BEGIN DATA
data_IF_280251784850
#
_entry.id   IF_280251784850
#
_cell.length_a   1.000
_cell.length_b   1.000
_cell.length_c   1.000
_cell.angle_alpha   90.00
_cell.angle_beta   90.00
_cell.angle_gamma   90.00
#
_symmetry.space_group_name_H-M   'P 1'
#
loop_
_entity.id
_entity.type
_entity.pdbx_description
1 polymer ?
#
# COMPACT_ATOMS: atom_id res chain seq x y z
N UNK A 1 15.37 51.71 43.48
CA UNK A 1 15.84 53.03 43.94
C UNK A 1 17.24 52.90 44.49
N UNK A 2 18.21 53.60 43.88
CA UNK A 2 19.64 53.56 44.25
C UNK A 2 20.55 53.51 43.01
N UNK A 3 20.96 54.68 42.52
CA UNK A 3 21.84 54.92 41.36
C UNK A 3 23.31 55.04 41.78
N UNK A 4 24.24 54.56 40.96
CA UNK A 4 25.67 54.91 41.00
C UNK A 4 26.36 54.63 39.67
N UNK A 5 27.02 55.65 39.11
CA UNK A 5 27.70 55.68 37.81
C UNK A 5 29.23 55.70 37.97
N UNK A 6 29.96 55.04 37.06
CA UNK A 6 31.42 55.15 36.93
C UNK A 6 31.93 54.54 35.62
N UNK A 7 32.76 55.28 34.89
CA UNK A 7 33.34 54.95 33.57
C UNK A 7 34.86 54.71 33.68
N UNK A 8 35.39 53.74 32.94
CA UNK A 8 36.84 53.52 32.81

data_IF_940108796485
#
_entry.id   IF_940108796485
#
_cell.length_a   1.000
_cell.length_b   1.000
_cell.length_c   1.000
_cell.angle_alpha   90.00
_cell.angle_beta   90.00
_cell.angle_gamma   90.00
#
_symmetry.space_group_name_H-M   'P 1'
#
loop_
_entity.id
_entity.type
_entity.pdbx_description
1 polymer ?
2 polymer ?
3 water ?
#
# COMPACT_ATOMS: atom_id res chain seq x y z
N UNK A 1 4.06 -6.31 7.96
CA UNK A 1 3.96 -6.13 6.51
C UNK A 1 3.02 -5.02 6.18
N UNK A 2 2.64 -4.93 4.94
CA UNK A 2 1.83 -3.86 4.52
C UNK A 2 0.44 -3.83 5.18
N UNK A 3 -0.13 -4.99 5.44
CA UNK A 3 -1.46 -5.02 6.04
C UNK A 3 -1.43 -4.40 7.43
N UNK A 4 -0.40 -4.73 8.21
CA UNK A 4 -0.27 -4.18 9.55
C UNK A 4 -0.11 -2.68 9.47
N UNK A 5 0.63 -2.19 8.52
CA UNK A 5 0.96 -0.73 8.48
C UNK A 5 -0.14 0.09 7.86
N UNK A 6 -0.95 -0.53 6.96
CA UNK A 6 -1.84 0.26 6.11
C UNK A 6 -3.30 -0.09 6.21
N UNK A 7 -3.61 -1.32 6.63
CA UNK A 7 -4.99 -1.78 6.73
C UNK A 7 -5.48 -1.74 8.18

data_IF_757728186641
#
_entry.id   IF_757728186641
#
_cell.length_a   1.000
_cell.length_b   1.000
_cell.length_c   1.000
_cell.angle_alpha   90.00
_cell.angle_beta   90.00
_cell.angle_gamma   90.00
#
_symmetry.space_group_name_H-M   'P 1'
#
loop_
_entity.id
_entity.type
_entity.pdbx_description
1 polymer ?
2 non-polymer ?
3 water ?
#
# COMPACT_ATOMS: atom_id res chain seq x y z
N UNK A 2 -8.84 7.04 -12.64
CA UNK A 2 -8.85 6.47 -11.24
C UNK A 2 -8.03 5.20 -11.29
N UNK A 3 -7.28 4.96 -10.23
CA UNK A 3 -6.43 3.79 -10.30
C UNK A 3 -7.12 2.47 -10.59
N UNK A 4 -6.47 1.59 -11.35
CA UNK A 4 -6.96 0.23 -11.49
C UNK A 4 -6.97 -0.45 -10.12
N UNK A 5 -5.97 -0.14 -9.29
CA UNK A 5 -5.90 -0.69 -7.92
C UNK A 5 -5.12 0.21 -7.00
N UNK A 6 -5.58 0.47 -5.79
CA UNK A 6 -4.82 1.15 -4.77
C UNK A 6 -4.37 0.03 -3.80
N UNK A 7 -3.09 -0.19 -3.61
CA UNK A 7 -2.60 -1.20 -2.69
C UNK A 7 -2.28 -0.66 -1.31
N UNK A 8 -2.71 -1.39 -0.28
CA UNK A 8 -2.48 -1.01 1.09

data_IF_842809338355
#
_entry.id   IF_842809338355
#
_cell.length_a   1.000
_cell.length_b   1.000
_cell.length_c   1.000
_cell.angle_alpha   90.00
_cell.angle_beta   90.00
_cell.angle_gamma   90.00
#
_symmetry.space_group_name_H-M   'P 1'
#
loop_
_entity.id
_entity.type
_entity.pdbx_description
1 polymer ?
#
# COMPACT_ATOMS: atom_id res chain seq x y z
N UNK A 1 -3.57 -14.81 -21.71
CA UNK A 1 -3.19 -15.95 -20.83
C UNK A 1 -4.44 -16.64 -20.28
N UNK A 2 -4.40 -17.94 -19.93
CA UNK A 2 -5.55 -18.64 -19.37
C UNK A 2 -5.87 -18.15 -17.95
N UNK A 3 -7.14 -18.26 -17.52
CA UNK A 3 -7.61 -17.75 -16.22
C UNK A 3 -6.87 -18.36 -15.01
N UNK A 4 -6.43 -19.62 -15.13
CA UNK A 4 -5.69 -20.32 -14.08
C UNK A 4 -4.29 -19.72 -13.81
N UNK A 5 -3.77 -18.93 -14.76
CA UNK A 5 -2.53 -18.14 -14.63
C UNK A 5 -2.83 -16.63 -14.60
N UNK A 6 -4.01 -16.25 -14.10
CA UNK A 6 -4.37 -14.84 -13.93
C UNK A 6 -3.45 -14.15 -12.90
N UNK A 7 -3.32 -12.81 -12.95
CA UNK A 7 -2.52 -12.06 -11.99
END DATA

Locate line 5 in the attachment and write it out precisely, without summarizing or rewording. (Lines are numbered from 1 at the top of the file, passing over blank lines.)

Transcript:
_cell.length_a   1.000